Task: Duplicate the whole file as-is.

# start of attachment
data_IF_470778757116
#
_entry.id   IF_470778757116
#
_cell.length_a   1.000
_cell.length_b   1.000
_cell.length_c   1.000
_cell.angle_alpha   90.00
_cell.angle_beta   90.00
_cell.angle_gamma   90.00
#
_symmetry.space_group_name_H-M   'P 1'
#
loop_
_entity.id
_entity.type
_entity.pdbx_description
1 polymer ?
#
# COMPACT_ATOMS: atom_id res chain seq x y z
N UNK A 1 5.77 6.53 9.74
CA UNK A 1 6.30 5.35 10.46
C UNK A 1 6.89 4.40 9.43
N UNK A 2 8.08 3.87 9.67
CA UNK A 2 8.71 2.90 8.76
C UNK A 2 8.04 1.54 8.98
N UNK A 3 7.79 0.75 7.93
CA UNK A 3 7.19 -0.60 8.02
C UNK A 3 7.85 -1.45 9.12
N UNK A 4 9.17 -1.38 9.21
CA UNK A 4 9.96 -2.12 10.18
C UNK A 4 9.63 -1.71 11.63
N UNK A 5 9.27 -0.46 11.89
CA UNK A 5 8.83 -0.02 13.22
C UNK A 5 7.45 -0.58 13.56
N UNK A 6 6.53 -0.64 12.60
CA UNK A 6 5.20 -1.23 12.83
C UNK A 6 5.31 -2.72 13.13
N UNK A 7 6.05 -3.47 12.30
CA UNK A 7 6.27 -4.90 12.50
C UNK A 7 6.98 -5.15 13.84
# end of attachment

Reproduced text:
data_IF_470778757116
#
_entry.id   IF_470778757116
#
_cell.length_a   1.000
_cell.length_b   1.000
_cell.length_c   1.000
_cell.angle_alpha   90.00
_cell.angle_beta   90.00
_cell.angle_gamma   90.00
#
_symmetry.space_group_name_H-M   'P 1'
#
loop_
_entity.id
_entity.type
_entity.pdbx_description
1 polymer ?
#
# COMPACT_ATOMS: atom_id res chain seq x y z
N UNK A 1 5.77 6.53 9.74
CA UNK A 1 6.30 5.35 10.46
C UNK A 1 6.89 4.40 9.43
N UNK A 2 8.08 3.87 9.67
CA UNK A 2 8.71 2.90 8.76
C UNK A 2 8.04 1.54 8.98
N UNK A 3 7.79 0.75 7.93
CA UNK A 3 7.19 -0.60 8.02
C UNK A 3 7.85 -1.45 9.12
N UNK A 4 9.17 -1.38 9.21
CA UNK A 4 9.96 -2.12 10.18
C UNK A 4 9.63 -1.71 11.63
N UNK A 5 9.27 -0.46 11.89
CA UNK A 5 8.83 -0.02 13.22
C UNK A 5 7.45 -0.58 13.56
N UNK A 6 6.53 -0.64 12.60
CA UNK A 6 5.20 -1.23 12.83
C UNK A 6 5.31 -2.72 13.13
N UNK A 7 6.05 -3.47 12.30
CA UNK A 7 6.27 -4.90 12.50
C UNK A 7 6.98 -5.15 13.84